Increasingly, hedge funds are emulating their private equity counterparts by making what are commonly referred to as “co-investments.”  Occasionally, a hedge fund manager will come across an attractive investment opportunity that is either inappropriate for its fund or too large to allocate solely to the fund.  In that case, the manager may seek to invest in that opportunity outside of the fund through a separate account, special purpose vehicle or other structure (a “co-investment vehicle”), and solicit investors to invest in that vehicle.

There are a number of reasons why a manager may choose to set up a co-investment vehicle.  For example, the manager may like the opportunity but believe that it is too big to allocate solely to its hedge fund (or that it does not fit the fund’s strategy, risk parameters, liquidity profile, etc.).  The manager may believe that a co-investment vehicle will facilitate a larger investment that could engender good will with the company, improve deal terms and future investment opportunities, or attract/benefit its existing fund investors by offering them a special opportunity.  Or, the opportunity may require an investment of a certain size and the manager may not be able to meet that size requirement with the hedge fund alone.

Often the manager will offer a co-investment opportunity to a limited group of its current investors.  For example, the manager may focus on investors who can respond quickly, are highly sophisticated and able to bear the risks of a concentrated, illiquid investment, or who are large investors in the manager’s current fund.  The manager also may be limited by the need to keep the opportunity confidential.

Before making a co-investment, the manager should consider, among other things:

Structure. Occasionally, a hedge fund structure may permit a side pocket or separate series to accommodate a co-investment. Often, however, the manager establishes a separate co-investment vehicle to invest in the target. Co-investors would then invest in that vehicle. The fund, if participating in the co-investment opportunity, would usually invest alongside the co-investment vehicle. Alternatively, co-investors might invest directly in the company alongside the fund, subject to a voting rights agreement or other agreement.

Documentation. Typically, a co-investment vehicle set up as a separate entity would have a governing document, such as a limited liability company or partnership agreement. The manager also may prepare an offering circular detailing the terms of the offering and the specific risks relating to the investment. This offering circular might take the form of a short-form wrapper, for example, if investors are sophisticated and have substantial access to deal documents like a term sheet. Often a subscription agreement will have the investor acknowledge its sophistication and some of the deal risks. If a manager expects to have numerous co-investment opportunities, it may choose instead to establish a single special purpose vehicle to handle multiple co-investments, in which case, there might be a single offering circular explaining the overall structure, then an individual “wrapper” or supplemental disclosure for each deal. If a co-investor is actively involved in negotiating the deal alongside the manager, the parties may determine that a disclosure document, such as an offering circular, is unnecessary.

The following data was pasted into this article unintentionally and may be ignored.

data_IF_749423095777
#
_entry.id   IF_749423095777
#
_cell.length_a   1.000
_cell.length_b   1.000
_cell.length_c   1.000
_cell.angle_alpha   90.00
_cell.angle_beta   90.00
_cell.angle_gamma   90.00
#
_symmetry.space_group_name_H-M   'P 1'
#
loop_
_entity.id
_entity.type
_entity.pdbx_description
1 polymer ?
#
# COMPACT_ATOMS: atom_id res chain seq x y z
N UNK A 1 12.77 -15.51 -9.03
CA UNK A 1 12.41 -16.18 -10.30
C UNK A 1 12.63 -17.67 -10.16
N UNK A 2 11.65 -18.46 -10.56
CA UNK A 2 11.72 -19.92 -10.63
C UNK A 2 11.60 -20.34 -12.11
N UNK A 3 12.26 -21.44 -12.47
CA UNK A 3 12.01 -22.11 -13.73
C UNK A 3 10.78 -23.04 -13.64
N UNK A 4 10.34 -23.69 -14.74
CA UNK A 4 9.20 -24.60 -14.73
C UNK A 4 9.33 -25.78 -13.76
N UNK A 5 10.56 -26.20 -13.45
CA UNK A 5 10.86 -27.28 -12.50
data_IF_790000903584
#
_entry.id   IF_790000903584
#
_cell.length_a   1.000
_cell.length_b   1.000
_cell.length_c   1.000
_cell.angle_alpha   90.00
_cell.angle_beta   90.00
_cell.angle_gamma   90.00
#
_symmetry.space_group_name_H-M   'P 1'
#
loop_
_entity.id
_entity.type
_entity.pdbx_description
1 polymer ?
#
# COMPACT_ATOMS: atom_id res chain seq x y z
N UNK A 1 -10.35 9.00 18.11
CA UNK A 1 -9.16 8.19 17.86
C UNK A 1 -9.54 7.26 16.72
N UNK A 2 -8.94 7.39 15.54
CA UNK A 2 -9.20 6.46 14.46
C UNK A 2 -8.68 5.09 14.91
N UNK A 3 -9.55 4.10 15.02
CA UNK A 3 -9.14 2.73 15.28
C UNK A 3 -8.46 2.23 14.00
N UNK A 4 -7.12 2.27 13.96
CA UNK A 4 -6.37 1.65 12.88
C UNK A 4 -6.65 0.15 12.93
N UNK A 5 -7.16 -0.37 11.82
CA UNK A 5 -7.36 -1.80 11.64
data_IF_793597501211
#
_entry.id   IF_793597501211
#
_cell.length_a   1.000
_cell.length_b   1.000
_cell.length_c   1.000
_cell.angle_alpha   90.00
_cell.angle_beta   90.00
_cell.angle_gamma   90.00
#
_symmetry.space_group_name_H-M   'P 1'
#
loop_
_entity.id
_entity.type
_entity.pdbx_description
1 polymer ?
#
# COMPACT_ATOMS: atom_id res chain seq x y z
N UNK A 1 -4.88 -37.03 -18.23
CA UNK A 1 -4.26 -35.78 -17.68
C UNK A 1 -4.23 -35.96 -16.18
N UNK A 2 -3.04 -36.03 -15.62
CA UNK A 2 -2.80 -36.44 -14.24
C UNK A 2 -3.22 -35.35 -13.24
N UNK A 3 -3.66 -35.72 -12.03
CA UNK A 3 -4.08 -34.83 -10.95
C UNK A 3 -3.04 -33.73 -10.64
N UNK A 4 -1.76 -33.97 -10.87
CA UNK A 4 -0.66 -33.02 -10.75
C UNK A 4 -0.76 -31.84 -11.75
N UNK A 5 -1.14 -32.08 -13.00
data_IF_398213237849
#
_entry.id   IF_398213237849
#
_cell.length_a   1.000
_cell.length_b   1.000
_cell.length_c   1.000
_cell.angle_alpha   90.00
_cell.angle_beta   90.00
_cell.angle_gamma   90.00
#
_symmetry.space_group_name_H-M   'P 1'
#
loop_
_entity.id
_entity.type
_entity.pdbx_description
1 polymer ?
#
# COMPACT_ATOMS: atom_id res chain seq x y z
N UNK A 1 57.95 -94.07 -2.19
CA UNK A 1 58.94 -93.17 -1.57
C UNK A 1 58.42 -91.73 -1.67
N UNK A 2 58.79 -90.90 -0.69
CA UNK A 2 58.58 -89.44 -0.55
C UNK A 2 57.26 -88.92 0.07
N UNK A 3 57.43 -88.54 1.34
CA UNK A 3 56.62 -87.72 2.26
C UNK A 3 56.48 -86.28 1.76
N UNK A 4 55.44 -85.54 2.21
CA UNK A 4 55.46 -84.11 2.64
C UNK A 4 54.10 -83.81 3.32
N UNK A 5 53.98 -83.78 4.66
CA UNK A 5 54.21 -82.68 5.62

Conflicts of Interest. The hedge fund manager has a fiduciary obligation to its clients, including the hedge fund and its investors. The manager needs to consider carefully how it will fairly allocate opportunities among clients, as well as how it will handle liquidating a position across client accounts if sales cannot occur simultaneously. Often, expenses of a co-investment vehicle cannot be allocated pro rata. To the extent that the fund or another client bears a disproportionate share of those expenses, the manager will need to make sure that risk is adequately disclosed. For example, if a co-investment fails to materialize, the manager’s hedge fund may bear all of the expenses incurred to research/negotiate the opportunity that ultimately was not exploited (often referred to as “broken deal” expenses). The hedge fund investors should be advised of that risk. The manager also needs to consider the flow of information and whether, through the co-investment, the manager may acquire inside information about a public company that could adversely affect trading for the fund and other clients. With the co-investment, the fund might receive worse pricing or less advantageous terms than co-investors. The manager and its principals also may invest directly in the co-investment ahead (or in lieu) of other investors. The manager will need to consider these and other conflicts of interest, and tailor its disclosures and compliance policies and procedures accordingly

Regulatory Issues. A co-investment vehicle, if set up as a separate entity, such as a partnership, limited liability company or corporation, must comply with the same regulatory requirements as the hedge fund. For example, the manager would need to ensure that the vehicle meets the requirements for exemption from registration under the Investment Company Act of 1940 and that sales of interests in the co-investment vehicle comply with federal and state securities laws. See Demystifying Private Placement Laws Part 1 and Part 2 for more information.

Managers contemplating a co-investment should consult with counsel to consider these and other issues.